[e-lang] Proposal: E / Erlang integration
Mark S. Miller
Thu Jun 8 18:04:41 CEST 2006
Michael FIG wrote:
> I am writing because I think that E uses an excellent architecture
> for sending messages between mutually-untrusting components (based
> on _promises_, also known as _refs_ or _vows_), and because I like
> Erlang (it is fun to write applications using a dynamically-typed
> functional language).
I also like Erlang a lot, and I agree that there are many connections
between it and E. Peter van Roy (one of Oz's creators), in
"Convergence in Language Design: A Case of Lightning Striking Four
Times in the Same Place", makes some comparisons between Erlang, E,
and Oz at
Section 24.2 (p. 187) of my thesis, at
> Joe Armstrong's Making Reliable Distributed Systems in the Presence of
> Software Errors [Arm03] explains the design and rationale for the
> Erlang language. Erlang has many similarities with E. Erlang is a
> dynamically type safe distributed language, inspired by Actors, and
> based on communicating asynchronous messages between encapsulated
> processes. It was designed for writing systems that remain reliable
> despite software errors. Erlang has been in commercial use at Ericsson
> as the basis for their highly reliable (five nines) telephone
> switching products. This represents an empirical demonstration of
> robustness *well* beyond anything we have accomplished. One particular
> notable accomplishment of Erlang---well beyond anything in E but
> needed for E to achieve its goals---is Erlang's support for robustly
> upgrading code in a running system.
I believe the E and Erlang efforts have much to learn from each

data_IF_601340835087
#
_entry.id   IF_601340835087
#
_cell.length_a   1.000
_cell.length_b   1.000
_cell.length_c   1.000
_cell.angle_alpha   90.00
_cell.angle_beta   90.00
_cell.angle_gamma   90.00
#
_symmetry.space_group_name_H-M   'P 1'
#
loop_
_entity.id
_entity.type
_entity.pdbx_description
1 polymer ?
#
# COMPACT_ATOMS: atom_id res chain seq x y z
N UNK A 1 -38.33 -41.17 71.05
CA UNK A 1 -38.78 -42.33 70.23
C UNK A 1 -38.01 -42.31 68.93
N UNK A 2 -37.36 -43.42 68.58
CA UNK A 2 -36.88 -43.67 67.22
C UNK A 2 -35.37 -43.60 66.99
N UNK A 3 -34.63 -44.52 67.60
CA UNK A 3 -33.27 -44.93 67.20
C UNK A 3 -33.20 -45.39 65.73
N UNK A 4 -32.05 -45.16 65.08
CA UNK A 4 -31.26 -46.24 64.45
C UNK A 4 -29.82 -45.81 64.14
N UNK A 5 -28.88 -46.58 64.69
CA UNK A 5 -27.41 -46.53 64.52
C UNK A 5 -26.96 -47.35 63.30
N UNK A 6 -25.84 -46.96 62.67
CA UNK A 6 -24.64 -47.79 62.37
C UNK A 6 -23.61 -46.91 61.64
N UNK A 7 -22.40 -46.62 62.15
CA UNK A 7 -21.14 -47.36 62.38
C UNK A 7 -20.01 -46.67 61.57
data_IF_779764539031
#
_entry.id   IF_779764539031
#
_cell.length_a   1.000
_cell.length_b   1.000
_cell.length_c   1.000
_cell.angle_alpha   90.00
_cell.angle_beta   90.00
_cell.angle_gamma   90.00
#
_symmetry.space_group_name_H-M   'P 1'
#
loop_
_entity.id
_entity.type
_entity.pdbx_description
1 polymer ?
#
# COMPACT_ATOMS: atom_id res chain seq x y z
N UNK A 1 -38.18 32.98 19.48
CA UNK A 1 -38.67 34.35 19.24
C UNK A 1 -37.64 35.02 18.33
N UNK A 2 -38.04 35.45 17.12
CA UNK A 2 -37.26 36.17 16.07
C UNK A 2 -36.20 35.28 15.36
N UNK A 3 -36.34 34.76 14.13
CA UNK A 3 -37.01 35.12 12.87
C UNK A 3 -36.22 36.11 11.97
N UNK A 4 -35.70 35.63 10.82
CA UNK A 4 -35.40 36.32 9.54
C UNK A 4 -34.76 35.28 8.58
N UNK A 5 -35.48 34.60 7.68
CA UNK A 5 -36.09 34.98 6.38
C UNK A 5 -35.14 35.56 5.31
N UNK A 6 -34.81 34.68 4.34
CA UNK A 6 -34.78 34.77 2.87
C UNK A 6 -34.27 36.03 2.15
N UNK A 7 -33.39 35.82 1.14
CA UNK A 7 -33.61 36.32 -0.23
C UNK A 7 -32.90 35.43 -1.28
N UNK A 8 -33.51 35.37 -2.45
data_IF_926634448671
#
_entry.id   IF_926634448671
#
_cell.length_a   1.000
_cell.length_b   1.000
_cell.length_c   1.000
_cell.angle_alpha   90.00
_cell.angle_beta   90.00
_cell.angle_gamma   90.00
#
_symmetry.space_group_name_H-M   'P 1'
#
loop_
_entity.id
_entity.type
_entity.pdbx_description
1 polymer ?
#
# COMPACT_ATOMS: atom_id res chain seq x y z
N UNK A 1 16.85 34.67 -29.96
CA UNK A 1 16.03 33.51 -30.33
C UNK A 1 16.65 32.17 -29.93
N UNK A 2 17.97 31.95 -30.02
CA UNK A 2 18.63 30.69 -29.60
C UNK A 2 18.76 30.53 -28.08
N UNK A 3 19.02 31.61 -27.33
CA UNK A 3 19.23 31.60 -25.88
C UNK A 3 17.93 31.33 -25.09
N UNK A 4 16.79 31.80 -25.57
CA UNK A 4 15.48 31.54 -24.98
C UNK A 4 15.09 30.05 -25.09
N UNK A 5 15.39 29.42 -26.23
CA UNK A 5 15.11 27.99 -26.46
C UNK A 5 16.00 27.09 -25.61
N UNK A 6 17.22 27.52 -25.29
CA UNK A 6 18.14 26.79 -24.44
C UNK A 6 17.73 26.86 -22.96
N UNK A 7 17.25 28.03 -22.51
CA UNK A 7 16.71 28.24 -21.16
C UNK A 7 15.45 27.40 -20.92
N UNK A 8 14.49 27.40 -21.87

other. I have certainly learned much of value from Erlang already, and
have encouraged others to do likewise. I think the questions you and
Bengt Kleberg are asking, of how to embed elements of E's semantics
into Erlang, and what (if anything) this would contribute to Erlang,
are an excellent way to start exploring these issues.
> In my mind, the only things that would need to be changed in Erlang
> in order to support E's semantics would be syntax to send E-style
> messages (that result in a promise), a construct to invoke code when
> promises are fulfilled, and a flag to indicate that a specific
> process is untrusted and may only interact with the rest of the
> system by receiving and sending E-style messages.
I would like to discourage you from starting with syntax. First, try
creating an Erlang library exporting operations that correspond to E's
primitives. Then ask what value (if any) these add to Erlang.
I think you have correctly identified the two areas where E's ideas
may contribute to Erlang: concurrency control and security. More on
> The advantage to the E community would be yet another implementation and
> popularization of E.
We try to be careful to distinguish between two ways to adapt E to
other language platforms. One is to port E onto the other platform
(E-on-Java, E-on-CL, E-on-Squeak, E-on-C), so that existing E programs
(ideally) run compatibly. The other is to adapt the other platform so
that it may benefit from ideas derived from E (Joe-E, Twisted Python,
Squeak-E, Emily, Oz-E, CaPerl, etc). From your message, I gather that
you are not actually proposing "another implementation" of E, but
rather an adaptation of E ideas to Erlang. I think this is a wise
choice. While E-on-Erlang would also be an interesting project, and
one that I'd love to see happen, it would probably teach each
community less about the other.
> The advantage to the Erlang community would be a robust model for